Ky Harlin, BuzzFeed’s director of data science, runs simple tests on news stories, with extraordinary results.
For “The 35 Best Places to Visit Over the Summer,” one reader might see a picture of Paris. Another sees a picture of Tokyo.
Harlin runs complex permutations of these A/B tests and analyzes the results using pioneering algorithms he developed to predict when and why stories go viral. The work that he and his team of data scientists do at BuzzFeed has fueled substantial traffic growth for the five-year-old news site as readers widely share its humorous lists and animated GIFs through social networks.
The man behind the science of shareability at BuzzFeed came from an unlikely place—a medical imaging startup, where he was working in September 2010 when he was recruited by Jonah Peretti, BuzzFeed’s founder and CEO.
Peretti said he hired Harlin to work on improving the visibility of the startup’s content. He didn’t consider his previous work as different in terms of data analysis as one might think.
“There are actually lots of similarities between medical imaging and content publishing on a purely mathematically level,” Peretti said in an e-mail interview. “Both fields are looking for patterns in vast data sets. And during the interview, [Harlin] was clearly more interested in understanding how content spreads than medical imaging, so I knew he would be good.”
Harlin said he relished the jump to news and found it exciting to once again be in a startup atmosphere – this time working with both data and social media.
He created special mathematical formulas to analyze characteristics of the site’s content in an attempt to predict how viral each piece of content will be. Given the site’s remarkable success with social media and traffic growth, his viral-detection formulas are ones other organizations would like to get their hands on.
“The work on triggering algorithms was very important and something we use every day,” Peretti said. “And of course all the top secret projects, but I can’t tell you about those,” he joked.
While details of his algorithms are secret, Harlin offered a general description of his approach to data analysis at BuzzFeed:
“There are many variables we look at, both quantitative and descriptive,” he said. “Quantitative factors are things like the amount of times something’s been shared on Facebook, while descriptive factors are things like what’s contained in the text of the article. We employ machine learning algorithms that help us map out the relationship between those variables and shareability.”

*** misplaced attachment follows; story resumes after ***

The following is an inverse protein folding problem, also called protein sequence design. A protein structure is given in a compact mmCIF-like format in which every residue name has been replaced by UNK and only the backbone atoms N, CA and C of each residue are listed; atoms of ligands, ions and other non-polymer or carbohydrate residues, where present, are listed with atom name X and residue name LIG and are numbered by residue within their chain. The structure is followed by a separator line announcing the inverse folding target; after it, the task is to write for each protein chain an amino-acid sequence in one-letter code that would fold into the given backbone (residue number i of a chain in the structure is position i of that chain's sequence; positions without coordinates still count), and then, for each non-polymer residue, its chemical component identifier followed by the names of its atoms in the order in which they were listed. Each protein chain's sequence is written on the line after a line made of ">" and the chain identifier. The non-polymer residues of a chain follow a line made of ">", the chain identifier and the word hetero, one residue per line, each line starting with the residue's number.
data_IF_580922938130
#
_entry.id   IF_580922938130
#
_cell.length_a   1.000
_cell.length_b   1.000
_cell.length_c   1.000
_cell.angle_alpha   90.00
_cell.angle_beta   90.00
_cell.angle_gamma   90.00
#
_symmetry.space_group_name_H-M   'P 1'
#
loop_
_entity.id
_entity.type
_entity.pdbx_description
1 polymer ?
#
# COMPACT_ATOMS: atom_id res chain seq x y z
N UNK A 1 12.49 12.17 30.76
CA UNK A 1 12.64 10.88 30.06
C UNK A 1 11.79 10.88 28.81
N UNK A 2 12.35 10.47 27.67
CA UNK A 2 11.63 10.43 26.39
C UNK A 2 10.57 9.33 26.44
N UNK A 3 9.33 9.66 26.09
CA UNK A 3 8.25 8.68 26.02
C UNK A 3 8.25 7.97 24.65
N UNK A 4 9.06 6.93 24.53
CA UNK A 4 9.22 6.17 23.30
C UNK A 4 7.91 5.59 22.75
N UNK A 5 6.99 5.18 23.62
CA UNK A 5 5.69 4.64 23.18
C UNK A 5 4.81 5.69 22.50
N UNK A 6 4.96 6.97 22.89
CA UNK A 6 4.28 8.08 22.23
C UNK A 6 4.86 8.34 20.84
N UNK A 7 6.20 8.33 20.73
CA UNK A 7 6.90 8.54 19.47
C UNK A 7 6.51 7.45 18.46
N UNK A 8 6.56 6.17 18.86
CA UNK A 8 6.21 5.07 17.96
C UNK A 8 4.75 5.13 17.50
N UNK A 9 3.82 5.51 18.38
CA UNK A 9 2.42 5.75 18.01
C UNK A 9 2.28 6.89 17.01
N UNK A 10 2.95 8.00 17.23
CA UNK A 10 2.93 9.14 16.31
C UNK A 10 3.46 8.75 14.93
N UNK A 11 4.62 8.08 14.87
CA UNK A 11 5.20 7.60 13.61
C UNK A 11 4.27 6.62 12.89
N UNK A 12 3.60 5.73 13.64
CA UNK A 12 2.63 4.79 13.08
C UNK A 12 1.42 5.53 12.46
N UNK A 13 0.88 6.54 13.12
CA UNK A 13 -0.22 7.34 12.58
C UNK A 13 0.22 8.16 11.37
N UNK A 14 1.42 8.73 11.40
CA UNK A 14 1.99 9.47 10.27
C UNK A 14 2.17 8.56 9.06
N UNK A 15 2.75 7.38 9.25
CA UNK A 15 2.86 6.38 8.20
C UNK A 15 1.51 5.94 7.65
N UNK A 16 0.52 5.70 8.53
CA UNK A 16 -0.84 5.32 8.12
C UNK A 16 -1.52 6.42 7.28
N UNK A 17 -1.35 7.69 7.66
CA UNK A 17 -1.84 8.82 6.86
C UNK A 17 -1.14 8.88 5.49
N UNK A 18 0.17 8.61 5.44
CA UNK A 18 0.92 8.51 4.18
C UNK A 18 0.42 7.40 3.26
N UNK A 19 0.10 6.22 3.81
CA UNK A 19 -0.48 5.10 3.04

Peretti said he was looking for a way to capitalize on A/B testing when he found Harlin. “I knew first-hand the power of A-B testing but also the limits of only testing one variable at a time,” Peretti said. “And I was also familiar with the complexity of social networks, the many confounding variables that influence how content spreads, and the inherent noise in complex systems. It just felt like more firepower was needed to understand what was actually happening and I was very lucky to find [Harlin].”
Dao Nguyen, director of growth at BuzzFeed, said she believes Harlin had a revolutionary impact on the company’s model.
“[Harlin] thinks about how we can better use data to make BuzzFeed a better experience for readers and advertisers,” she said. “He understands when the data makes sense, what data is noise, and when not to be using data at all. He has a really good overall sense of both the editorial and advertising side. That’s pretty new.”
BuzzFeed produces approximately 400-500 articles each day, according to Harlin. The content is produced by editors, contributors, and community members — which requires a lot of orchestration in terms of managing content and analyzing data presented.
“We have a pretty large editorial staff,” Harlin said. “We also have the community aspect at BuzzFeed…and community moderators who look for the best stuff, and then that stuff can actually get published to the front page as well. It is pretty high-volume. It is definitely a challenge in terms of trying to figure out what the good stuff is and what duds are. It’s fun to be able to work on those kinds of problems.”
On a day-to-day basis, Harlin said his job does not change too much. He works closely with the advertising staff as well as the editorial team. He spends a lot of time trying to solve challenges faced by each department at BuzzFeed and working “to connect all the different parts of the company with the data that we have.”
“That’s a pretty big part of my day-to-day job, addressing the needs of various parts of the company by using data,” he said. “The other big part of it is working on larger research problems–just trying to understand how content goes viral, which [is] usually longer term.”